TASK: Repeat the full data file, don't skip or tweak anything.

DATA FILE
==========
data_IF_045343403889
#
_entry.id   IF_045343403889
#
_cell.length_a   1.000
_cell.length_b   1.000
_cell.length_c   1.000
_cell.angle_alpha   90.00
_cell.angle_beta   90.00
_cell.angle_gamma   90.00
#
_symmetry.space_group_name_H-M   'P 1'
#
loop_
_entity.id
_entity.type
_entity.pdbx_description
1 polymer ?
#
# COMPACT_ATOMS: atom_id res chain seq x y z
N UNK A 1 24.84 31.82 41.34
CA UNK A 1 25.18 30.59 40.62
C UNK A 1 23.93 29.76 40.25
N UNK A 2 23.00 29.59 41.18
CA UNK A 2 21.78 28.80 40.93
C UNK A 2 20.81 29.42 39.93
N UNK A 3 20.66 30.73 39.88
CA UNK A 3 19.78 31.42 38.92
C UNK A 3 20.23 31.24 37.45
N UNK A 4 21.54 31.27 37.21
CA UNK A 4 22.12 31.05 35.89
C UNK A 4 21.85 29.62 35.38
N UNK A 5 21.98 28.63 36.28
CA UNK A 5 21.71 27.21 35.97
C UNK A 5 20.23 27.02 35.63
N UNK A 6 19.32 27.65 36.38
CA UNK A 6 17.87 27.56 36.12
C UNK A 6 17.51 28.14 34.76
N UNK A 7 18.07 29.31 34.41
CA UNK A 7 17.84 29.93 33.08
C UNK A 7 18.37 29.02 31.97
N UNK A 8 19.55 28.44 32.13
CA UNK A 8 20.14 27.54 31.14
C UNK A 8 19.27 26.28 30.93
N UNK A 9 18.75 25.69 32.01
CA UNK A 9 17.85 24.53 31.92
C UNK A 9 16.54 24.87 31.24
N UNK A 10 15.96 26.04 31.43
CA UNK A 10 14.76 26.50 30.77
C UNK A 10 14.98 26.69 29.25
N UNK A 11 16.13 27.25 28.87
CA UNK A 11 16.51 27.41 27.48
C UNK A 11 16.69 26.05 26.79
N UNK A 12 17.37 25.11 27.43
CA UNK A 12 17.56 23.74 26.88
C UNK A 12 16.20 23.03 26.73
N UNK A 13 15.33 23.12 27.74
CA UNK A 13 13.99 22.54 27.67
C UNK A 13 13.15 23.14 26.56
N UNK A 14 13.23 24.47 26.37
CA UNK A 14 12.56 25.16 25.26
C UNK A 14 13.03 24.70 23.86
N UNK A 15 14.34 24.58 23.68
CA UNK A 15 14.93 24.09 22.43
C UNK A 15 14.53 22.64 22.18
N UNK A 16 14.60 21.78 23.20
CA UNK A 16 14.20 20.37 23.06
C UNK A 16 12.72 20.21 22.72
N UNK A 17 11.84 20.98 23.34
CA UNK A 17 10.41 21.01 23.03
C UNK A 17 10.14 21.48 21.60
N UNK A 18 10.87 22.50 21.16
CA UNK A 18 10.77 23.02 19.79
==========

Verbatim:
data_IF_045343403889
#
_entry.id   IF_045343403889
#
_cell.length_a   1.000
_cell.length_b   1.000
_cell.length_c   1.000
_cell.angle_alpha   90.00
_cell.angle_beta   90.00
_cell.angle_gamma   90.00
#
_symmetry.space_group_name_H-M   'P 1'
#
loop_
_entity.id
_entity.type
_entity.pdbx_description
1 polymer ?
#
# COMPACT_ATOMS: atom_id res chain seq x y z
N UNK A 1 24.84 31.82 41.34
CA UNK A 1 25.18 30.59 40.62
C UNK A 1 23.93 29.76 40.25
N UNK A 2 23.00 29.59 41.18
CA UNK A 2 21.78 28.80 40.93
C UNK A 2 20.81 29.42 39.93
N UNK A 3 20.66 30.73 39.88
CA UNK A 3 19.78 31.42 38.92
C UNK A 3 20.23 31.24 37.45
N UNK A 4 21.54 31.27 37.21
CA UNK A 4 22.12 31.05 35.89
C UNK A 4 21.85 29.62 35.38
N UNK A 5 21.98 28.63 36.28
CA UNK A 5 21.71 27.21 35.97
C UNK A 5 20.23 27.02 35.63
N UNK A 6 19.32 27.65 36.38
CA UNK A 6 17.87 27.56 36.12
C UNK A 6 17.51 28.14 34.76
N UNK A 7 18.07 29.31 34.41
CA UNK A 7 17.84 29.93 33.08
C UNK A 7 18.37 29.02 31.97
N UNK A 8 19.55 28.44 32.13
CA UNK A 8 20.14 27.54 31.14
C UNK A 8 19.27 26.28 30.93
N UNK A 9 18.75 25.69 32.01
CA UNK A 9 17.85 24.53 31.92
C UNK A 9 16.54 24.87 31.24
N UNK A 10 15.96 26.04 31.43
CA UNK A 10 14.76 26.50 30.77
C UNK A 10 14.98 26.69 29.25
N UNK A 11 16.13 27.25 28.87
CA UNK A 11 16.51 27.41 27.48
C UNK A 11 16.69 26.05 26.79
N UNK A 12 17.37 25.11 27.43
CA UNK A 12 17.56 23.74 26.88
C UNK A 12 16.20 23.03 26.73
N UNK A 13 15.33 23.12 27.74
CA UNK A 13 13.99 22.54 27.67
C UNK A 13 13.15 23.14 26.56
N UNK A 14 13.23 24.47 26.37
CA UNK A 14 12.56 25.16 25.26
C UNK A 14 13.03 24.70 23.86
N UNK A 15 14.34 24.58 23.68
CA UNK A 15 14.93 24.09 22.43
C UNK A 15 14.53 22.64 22.18
N UNK A 16 14.60 21.78 23.20
CA UNK A 16 14.20 20.37 23.06
C UNK A 16 12.72 20.21 22.72
N UNK A 17 11.84 20.98 23.34
CA UNK A 17 10.41 21.01 23.03
C UNK A 17 10.14 21.48 21.60
N UNK A 18 10.87 22.50 21.16
CA UNK A 18 10.77 23.02 19.79